The distinction between general motivations to remove the president and the capabilities of specific opposition groups helps us identify the role of different causal explanations in the literature.

Among the common causes of legal removals and coups, we find:

  • Poor economic conditions. Recessions undermine the president and facilitate conspiracies. Studies on military coups argue that negative economic shocks increase the risk of military rebellions, while the literature on impeachments shows that weak economies undermined Latin American presidents in the 1990s.
  • Popular protests. Mass mobilization against the government signals that the president is weak and destabilizes any elected administration. Students of military intervention find that mass protests help elites coordinate in a coup. Students of impeachment emphasize that protests encourage reluctant legislators to act against the president.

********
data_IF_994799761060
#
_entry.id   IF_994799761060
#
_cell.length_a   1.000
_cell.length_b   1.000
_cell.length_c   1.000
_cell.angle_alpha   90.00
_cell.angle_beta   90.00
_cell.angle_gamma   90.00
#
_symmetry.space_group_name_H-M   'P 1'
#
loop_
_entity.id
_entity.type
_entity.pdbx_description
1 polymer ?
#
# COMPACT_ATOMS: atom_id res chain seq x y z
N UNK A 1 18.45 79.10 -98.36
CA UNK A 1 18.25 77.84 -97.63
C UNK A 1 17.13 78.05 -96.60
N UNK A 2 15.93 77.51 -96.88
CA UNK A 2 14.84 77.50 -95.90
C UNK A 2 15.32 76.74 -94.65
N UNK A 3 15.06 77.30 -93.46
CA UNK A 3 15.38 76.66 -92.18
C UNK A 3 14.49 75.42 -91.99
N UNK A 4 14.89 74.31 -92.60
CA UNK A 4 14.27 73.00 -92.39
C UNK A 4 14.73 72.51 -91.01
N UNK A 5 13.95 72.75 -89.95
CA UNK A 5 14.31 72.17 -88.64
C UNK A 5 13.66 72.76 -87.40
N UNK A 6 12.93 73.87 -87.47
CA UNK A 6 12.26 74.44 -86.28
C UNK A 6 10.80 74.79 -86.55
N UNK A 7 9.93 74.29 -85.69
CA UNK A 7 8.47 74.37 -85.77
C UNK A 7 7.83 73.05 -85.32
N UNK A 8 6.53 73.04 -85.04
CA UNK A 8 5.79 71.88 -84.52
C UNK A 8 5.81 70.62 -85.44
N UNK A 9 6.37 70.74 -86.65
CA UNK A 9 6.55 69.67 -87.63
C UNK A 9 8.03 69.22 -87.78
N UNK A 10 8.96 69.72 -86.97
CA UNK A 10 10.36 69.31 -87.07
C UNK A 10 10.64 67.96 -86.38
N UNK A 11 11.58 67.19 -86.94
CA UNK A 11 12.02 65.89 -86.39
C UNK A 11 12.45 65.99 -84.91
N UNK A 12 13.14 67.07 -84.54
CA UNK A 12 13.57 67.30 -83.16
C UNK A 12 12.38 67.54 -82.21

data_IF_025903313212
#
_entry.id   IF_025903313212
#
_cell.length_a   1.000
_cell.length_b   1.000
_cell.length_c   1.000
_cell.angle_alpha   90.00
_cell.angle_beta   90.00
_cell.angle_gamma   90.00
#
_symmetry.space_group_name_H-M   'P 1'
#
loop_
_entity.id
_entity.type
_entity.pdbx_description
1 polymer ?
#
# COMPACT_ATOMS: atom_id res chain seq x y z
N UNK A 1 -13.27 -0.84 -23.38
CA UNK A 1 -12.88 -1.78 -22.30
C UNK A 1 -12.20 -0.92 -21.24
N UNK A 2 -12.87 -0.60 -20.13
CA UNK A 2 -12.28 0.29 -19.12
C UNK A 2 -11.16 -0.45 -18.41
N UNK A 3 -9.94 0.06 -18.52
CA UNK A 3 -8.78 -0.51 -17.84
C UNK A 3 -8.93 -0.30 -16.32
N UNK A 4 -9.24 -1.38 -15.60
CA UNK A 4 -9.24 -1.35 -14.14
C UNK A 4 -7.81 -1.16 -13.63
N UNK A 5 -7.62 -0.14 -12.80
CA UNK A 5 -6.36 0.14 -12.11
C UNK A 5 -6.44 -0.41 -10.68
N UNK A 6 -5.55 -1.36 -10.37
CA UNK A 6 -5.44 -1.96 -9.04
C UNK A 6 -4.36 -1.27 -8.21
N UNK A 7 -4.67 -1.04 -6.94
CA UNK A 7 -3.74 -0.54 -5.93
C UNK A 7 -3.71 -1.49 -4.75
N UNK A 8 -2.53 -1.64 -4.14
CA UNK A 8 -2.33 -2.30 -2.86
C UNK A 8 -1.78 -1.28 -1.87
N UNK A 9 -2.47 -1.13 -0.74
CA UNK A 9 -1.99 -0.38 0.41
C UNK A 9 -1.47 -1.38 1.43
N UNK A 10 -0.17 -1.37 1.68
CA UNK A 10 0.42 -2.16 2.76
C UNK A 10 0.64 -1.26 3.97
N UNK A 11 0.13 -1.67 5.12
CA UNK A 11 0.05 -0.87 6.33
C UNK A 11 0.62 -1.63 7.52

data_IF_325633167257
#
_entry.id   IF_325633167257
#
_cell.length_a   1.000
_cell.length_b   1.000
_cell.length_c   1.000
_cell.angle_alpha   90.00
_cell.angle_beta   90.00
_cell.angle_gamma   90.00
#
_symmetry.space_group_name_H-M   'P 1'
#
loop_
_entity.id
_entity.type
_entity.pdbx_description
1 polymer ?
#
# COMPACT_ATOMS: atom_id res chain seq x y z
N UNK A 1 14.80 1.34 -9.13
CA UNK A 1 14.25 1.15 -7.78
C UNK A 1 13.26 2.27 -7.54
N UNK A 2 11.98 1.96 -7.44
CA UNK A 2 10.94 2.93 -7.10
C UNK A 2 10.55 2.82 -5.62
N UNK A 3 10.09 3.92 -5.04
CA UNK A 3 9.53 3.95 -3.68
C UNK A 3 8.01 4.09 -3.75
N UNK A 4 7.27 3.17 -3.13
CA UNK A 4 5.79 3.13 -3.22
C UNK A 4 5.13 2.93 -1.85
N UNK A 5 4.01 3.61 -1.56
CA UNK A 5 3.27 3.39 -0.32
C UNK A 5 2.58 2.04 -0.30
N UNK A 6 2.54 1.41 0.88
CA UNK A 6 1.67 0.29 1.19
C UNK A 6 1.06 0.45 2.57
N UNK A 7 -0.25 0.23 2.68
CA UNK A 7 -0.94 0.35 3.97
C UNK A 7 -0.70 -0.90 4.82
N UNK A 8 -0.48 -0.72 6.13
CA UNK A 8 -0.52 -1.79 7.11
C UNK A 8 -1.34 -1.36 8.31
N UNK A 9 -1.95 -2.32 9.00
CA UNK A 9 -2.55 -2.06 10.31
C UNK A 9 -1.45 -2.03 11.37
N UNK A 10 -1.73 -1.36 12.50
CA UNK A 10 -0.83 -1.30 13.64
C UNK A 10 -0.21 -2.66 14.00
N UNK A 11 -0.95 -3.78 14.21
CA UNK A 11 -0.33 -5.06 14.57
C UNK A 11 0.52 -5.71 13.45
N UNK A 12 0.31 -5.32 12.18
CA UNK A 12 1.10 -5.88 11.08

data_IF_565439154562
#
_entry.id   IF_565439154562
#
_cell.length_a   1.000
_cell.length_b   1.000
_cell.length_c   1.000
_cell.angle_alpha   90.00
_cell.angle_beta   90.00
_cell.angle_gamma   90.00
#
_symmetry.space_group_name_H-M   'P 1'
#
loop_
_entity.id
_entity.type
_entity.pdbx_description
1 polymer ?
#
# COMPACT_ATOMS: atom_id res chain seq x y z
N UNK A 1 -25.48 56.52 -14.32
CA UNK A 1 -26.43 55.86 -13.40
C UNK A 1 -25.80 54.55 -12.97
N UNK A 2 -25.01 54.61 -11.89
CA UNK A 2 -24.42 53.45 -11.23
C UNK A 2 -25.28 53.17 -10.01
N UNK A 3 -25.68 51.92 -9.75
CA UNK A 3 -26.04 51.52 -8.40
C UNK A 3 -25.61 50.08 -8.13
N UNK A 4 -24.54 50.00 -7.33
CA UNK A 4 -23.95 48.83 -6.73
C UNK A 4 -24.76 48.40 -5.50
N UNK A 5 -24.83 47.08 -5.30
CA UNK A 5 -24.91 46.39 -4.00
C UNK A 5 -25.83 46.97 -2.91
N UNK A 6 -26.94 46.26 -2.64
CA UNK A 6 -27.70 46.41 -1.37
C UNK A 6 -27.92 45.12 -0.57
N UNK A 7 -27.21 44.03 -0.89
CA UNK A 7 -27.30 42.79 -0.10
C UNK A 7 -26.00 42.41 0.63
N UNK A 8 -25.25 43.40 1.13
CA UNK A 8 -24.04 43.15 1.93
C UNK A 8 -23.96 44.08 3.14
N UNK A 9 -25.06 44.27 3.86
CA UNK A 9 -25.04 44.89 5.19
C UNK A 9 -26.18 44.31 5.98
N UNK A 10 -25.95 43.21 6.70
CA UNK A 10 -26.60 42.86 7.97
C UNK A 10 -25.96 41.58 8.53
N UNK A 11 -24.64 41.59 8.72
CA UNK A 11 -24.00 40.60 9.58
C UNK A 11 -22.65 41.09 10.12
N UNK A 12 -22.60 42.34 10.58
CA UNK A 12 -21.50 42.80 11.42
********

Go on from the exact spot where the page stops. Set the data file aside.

• Radicalization. Radical actors have intense and extreme preferences; they are reluctant to bargain and remain intransigent in defense of their policy goals. Radicalism is therefore a potential cause of military coups, but also an explanation for the role of social movements forcing the resignation of presidents in places like Bolivia and Ecuador.

Given the prior conditions for instability, several factors separate legal removals from coups:

  • The regional context. A long line of research has invoked international diffusion as an explanation for democratic instability – though not necessarily government instability. The regional context may strengthen the position of coup perpetrators or otherwise direct elites towards legal strategies against the president.
  • Legislative support for the president. Two causal mechanisms are discussed in the literature: Linz’s argument that presidentialism itself is a source of instability and the argument that a legislative majority “shields” the executive against impeachment.